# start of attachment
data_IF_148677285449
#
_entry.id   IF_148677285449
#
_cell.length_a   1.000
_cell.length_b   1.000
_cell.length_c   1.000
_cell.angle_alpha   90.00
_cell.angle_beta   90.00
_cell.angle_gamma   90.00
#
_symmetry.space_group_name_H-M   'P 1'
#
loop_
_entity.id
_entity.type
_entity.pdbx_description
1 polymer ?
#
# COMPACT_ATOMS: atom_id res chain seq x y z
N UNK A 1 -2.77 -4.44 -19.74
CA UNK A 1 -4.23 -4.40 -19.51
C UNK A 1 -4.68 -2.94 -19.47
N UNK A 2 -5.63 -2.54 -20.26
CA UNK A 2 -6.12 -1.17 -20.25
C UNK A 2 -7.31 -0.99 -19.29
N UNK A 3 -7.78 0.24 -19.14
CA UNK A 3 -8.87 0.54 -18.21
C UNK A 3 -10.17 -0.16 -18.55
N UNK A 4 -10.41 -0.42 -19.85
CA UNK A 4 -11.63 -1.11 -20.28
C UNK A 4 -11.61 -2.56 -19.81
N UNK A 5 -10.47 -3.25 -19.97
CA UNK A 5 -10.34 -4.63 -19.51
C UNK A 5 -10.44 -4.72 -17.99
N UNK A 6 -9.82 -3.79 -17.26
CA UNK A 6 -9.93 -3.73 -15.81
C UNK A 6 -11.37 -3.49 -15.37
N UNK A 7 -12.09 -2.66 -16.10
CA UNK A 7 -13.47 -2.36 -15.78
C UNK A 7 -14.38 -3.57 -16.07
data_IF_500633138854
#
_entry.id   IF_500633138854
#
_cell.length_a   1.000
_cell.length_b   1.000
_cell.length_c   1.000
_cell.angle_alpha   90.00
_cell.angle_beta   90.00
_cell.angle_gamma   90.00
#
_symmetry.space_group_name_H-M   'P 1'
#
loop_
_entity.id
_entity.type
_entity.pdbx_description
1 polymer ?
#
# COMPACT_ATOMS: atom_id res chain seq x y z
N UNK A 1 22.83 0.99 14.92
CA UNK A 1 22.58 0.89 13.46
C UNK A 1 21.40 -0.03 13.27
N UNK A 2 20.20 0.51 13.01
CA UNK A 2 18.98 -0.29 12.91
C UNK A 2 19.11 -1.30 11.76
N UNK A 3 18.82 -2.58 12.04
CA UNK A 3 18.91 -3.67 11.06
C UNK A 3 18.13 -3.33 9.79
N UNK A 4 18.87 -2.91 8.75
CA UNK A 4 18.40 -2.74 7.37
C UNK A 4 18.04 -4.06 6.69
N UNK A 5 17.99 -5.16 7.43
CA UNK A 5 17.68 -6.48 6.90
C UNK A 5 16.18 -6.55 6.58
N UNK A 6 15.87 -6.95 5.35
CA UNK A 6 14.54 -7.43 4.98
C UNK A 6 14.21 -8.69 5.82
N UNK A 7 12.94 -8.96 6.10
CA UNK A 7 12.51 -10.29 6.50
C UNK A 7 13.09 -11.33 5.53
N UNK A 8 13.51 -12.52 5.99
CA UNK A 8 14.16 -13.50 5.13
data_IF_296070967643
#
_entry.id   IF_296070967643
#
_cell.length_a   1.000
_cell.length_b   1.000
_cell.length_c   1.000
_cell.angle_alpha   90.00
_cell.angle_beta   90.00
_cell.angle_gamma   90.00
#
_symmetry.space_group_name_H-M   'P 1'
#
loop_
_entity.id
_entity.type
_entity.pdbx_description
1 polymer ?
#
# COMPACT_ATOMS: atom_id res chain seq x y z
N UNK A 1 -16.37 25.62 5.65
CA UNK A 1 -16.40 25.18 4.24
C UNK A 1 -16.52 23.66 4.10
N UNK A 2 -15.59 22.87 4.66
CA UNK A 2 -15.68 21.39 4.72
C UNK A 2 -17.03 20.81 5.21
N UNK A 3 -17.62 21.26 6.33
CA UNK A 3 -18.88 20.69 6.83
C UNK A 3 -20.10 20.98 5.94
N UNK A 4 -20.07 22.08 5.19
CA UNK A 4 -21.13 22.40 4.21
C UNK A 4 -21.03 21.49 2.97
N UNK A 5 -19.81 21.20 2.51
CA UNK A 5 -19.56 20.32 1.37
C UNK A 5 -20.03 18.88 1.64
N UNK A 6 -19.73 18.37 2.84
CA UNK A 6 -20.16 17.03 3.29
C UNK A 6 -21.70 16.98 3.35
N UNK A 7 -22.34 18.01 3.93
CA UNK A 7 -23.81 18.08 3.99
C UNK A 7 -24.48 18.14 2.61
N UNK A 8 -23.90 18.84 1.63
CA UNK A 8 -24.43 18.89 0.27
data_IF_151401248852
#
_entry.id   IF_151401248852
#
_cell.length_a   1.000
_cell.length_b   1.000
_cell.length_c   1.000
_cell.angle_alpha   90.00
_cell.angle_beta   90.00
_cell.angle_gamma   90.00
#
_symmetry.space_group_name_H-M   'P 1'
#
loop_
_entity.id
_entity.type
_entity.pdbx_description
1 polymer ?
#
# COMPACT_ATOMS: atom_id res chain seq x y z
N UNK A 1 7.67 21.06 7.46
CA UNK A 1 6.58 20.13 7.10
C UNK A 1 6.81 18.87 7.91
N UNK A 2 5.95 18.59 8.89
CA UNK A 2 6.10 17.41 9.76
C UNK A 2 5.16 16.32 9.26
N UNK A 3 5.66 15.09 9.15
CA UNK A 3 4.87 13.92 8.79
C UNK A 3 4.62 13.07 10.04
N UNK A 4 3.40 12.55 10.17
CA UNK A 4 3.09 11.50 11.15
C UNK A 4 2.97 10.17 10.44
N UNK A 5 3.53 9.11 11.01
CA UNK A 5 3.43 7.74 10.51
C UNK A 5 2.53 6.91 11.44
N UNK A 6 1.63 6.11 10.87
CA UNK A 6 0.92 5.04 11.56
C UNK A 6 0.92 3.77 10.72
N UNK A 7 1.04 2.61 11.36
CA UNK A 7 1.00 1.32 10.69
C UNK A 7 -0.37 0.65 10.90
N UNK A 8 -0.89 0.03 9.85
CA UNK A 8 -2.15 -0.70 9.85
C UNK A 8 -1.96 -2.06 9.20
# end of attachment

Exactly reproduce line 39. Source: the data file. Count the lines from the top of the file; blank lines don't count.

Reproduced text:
N UNK A 7 -12.09 -2.66 -16.10